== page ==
Henry Revell Reynolds
|Henry Revell Reynolds|
|Born||26 September 1745
|Died||22 October 1811 (aged 66)
Henry Revell Reynolds (26 September 1745 – 22 October 1811) was an English physician.
Reynolds was born in Laxton, Nottinghamshire, the son of John Reynolds, one month after the death of his father, and was brought up by his maternal great-uncle, Henry Revell of Gainsborough, Lincolnshire. He was sent to Beverley Grammar School, and went thence on 17 March 1763 to Lincoln College, Oxford. He migrated to Trinity College, Cambridge, and, after further study at Edinburgh, graduated M.B. at Cambridge in 1768 and M.D. in 1773.
He first practised at Guildford, Surrey, and there married Miss Wilson in April 1770. Dr. Huck Saunders advised him to settle in London, and in the summer of 1772 he took a house in Lamb's Conduit Street. On 30 September 1773 he was admitted a candidate of the College of Physicians, and was elected a fellow on 30 September 1774. He was one of the censors of the college in 1774, 1778, 1782, 1784, 1787, and 1792; was its registrar from 1781 to 1783, Gulstonian lecturer in 1775, and Harveian orator in 1776. He did not print his oration. He was elected physician to the Middlesex Hospital on 13 July 1773, and resigned in 1777, when he was elected physician to St. Thomas's Hospital, and so continued till 1783, when his extensive private practice caused him to resign.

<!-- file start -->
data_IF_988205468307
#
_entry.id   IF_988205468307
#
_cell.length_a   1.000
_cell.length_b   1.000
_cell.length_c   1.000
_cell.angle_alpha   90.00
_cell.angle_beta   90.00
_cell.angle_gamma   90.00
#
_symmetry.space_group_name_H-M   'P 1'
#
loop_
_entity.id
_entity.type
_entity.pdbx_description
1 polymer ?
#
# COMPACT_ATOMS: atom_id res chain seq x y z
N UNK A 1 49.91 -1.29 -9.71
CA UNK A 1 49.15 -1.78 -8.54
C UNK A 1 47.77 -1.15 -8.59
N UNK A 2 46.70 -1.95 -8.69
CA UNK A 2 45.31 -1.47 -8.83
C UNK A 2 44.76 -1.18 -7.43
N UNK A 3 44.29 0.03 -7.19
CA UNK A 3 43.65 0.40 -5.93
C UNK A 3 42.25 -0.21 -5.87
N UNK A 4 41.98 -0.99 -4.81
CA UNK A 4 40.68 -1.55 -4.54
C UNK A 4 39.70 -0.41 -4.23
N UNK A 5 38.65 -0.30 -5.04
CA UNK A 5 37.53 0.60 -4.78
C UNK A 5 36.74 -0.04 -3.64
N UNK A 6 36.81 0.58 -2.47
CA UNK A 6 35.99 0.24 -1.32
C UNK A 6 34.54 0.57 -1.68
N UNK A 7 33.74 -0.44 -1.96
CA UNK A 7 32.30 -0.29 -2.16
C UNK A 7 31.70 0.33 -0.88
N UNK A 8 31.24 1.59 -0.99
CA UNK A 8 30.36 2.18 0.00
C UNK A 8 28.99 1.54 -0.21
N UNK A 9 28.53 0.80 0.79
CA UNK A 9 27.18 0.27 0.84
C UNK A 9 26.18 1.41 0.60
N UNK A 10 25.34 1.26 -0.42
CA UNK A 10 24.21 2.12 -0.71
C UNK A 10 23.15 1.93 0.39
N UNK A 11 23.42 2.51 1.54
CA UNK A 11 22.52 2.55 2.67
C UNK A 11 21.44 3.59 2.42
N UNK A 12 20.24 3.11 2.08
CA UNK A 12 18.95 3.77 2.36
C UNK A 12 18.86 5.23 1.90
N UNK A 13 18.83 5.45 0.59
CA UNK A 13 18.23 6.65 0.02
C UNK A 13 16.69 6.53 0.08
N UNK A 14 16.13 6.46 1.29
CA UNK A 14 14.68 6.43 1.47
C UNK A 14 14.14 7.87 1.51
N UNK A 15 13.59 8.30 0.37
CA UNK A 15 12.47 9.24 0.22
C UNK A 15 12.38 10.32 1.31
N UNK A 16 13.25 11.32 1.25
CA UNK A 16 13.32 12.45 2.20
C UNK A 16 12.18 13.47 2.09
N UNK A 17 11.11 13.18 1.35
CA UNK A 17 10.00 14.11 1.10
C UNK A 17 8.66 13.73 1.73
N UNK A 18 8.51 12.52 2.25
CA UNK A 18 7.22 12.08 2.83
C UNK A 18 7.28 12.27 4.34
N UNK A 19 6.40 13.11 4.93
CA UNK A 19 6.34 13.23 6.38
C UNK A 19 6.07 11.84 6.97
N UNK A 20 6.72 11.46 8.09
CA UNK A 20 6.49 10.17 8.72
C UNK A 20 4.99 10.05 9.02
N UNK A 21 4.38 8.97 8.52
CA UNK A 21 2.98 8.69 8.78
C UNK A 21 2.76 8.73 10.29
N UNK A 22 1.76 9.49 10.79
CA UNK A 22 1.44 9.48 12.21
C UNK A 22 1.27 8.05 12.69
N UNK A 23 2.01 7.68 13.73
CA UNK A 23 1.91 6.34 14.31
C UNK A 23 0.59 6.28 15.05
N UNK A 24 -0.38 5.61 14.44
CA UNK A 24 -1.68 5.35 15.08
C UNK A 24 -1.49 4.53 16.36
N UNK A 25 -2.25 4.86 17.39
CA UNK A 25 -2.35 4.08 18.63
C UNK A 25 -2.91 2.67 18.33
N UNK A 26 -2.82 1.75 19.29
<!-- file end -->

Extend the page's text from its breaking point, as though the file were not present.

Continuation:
In 1788 he was asked to attend George III, and in 1797 was appointed physician-extraordinary, and in 1806 physician-in-ordinary. He was challenged by a turbulent licentiate, Dr. Richard Kentish, in November 1787, but the friends of Reynolds properly applied to a magistrate, and the court of king's bench intervened to restrain the violence of Kentish. The fatigues of attending upon the king at Windsor, added to an exhausting examination on the king's illness, during which he had to stand for two hours before the House of Lords, broke down his strength; but it was with great difficulty that Dr. John Latham and Dr. Henry Ainslie persuaded him in May to keep his room.
He died at his house in Bedford Square, London, on 22 October 1811 and was buried at St. James's cemetery, Hampstead Road. He was much attached to the College of Physicians, and in his own large practice was known for his great care and lucidity, and for his skill in prescribing.